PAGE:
The other possibility is that, since you're so close to the numerous TV and FM transmitters on San Bruno and Sutro, is that the front end of your receiver is simply getting swamped. I'd try some attenuation (10-20 dB) at the receiver input to see if you can cool things off. Such attenuation would also knock the on-channel signals from Diablo down and would remove them as a possibility.
This is a great idea and worth a try. I'll stack in some splitters until I start to lose stations and see how it goes. At the very least it will be a good test.

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The other possibility is simply that you put the antenna in a multi-path prone location. Relocating the antenna, of course, is the remedy.
Can't move the antenna...
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Old 25-Feb-2014, 1:20 PM   #6
stvcmty
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Originally Posted by dmfdmf View Post
Yeah, it was a shot in the dark tapping my ANT751 but it wasn't difficult.
I had good FM reception using a Y5-7-13 mounted outside. Some times having an antenna outside high up, even off band, is better than having a properly tuned antenna inside.

You should try a vertically polarized FM antenna. KSAN has 8.9 kW ERP horizontal and 8.9 kW ERP vertical. KSAN-FM1 has 0.185 kW ERP horizontal and 0 kW ERP vertical according to the FCC database. Other than signal cross polarized by bouncing off stuff, the booster should not be doing anything vertically polarized.

Channelmaster has an FM antenna with a vertical mount on it. http://www.channelmasterstore.com/Ma..._p/cm-3026.htm If you mount a yagi vertically, a fiberglass mast (or something strong non conducting) would be good to prevent a metal mast from changing the pattern.

KITS is a bit more of a mess. The FCC database shows 4 boosters for it. Of those, 1, 2 and 3 are all only horizontally polarized. KITS-FM4 is vertically polarized. KITS-FM4 does not show up on your plot, and looking at the power spectrum at the bottom of the plot, it is probably below -100 dBm at your location.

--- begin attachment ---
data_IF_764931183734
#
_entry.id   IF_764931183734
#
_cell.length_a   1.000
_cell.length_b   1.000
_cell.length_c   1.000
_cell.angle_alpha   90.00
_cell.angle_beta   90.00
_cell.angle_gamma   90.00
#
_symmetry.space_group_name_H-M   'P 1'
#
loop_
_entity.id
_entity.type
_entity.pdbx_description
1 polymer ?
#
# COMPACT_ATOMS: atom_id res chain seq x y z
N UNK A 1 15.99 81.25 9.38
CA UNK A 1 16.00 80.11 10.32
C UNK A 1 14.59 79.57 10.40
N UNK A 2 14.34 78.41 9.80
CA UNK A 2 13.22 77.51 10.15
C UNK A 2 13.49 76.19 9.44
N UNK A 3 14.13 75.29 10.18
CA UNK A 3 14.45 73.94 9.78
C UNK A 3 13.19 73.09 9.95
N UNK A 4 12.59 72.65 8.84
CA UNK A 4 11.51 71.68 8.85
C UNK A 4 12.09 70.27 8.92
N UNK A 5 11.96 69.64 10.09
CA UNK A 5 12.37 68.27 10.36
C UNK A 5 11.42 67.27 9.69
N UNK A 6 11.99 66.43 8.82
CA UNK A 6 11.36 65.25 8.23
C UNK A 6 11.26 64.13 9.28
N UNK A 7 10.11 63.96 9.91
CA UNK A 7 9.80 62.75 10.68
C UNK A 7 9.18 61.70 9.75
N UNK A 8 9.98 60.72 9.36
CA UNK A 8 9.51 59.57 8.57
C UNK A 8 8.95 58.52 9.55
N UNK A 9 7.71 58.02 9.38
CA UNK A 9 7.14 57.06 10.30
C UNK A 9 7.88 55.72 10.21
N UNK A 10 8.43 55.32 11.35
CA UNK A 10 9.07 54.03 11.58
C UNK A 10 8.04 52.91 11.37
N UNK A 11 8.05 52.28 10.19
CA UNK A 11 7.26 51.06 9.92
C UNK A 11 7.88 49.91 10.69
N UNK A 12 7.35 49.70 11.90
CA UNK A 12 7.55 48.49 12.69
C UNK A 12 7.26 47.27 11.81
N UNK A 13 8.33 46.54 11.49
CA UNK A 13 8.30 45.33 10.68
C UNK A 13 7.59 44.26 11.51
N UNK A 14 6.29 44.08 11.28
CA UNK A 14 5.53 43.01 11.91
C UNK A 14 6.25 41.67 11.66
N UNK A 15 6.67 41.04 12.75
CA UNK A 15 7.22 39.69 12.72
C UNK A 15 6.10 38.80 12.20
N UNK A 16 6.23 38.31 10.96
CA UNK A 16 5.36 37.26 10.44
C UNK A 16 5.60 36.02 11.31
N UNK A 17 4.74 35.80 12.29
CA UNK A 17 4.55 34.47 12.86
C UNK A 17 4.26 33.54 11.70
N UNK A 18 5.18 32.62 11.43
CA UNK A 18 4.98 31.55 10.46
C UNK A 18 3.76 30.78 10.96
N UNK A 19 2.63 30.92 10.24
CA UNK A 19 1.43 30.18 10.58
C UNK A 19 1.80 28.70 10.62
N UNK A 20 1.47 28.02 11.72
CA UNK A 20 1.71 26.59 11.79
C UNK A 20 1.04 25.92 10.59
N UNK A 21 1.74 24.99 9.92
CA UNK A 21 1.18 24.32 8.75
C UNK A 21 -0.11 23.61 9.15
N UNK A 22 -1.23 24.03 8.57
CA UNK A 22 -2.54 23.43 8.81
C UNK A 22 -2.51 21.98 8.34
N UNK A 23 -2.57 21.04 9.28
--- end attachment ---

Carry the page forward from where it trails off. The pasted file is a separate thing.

So, if I were you, I would get the channelmaster vertical FM Yagi and a section of fiberglass mast, put it up on the roof, point it at 337 degrees True, and see what happens.
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Old 26-Feb-2014, 5:33 PM   #7
dmfdmf
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Originally Posted by stvcmty View Post
You should try a vertically polarized FM antenna. KSAN has 8.9 kW ERP horizontal and 8.9 kW ERP vertical. KSAN-FM1 has 0.185 kW ERP horizontal and 0 kW ERP vertical according to the FCC database. Other than signal cross polarized by bouncing off stuff, the booster should not be doing anything vertically polarized.
I think this is my strategy now.

Quote:
KITS is a bit more of a mess. The FCC database shows 4 boosters for it. Of those, 1, 2 and 3 are all only horizontally polarized. KITS-FM4 is vertically polarized. KITS-FM4 does not show up on your plot, and looking at the power spectrum at the bottom of the plot, it is probably below -100 dBm at your location.
But similar to KSAN, KITS main tower broadcasts both H & V polarizations and all the booster stations are H polarization except FM-4 out of Antioch which is V polarized and not showing up on my FM Fool report so probably not a source of interference.

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So, if I were you, I would get the channelmaster vertical FM Yagi and a section of fiberglass mast, put it up on the roof, point it at 337 degrees True, and see what happens.
http://www.hamuniverse.com/vertbazooka.html

I think I might build something like this Bazooka antenna as a test. I can tune the lengths to 106.5 MHz (half way between my problem stations) and see if a vertical antenna cuts the static. The design uses RG-8U cable but I only have RG-6 cable do you think that would impact the design much? Also, the guy says this has 55-60 ohms impedance (assuming RG-8U) so if I made it out of RG-6 would that make the impedance worse or better for the 75 ohm down lead cable? I am assuming an impedance miss match of 60 ohm into 75 Ohm would just impact the efficiency and there is plenty of signal in my area so it won't kill the reception. Also, the input to the tuner is 300 Ohm so I have a balun on the receiver end already.
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Old 26-Feb-2014, 7:44 PM   #8
No static at all
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You really need some type of directional antenna to reduce /eliminate the co-channel interference. An omni will pick up both signals & more than likely not offer any improvement.

Do you have room for either of the suggested antennas?
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Old 26-Feb-2014, 9:15 PM   #9
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Originally Posted by No static at all View Post
You really need some type of directional antenna to reduce /eliminate the co-channel interference. An omni will pick up both signals & more than likely not offer any improvement.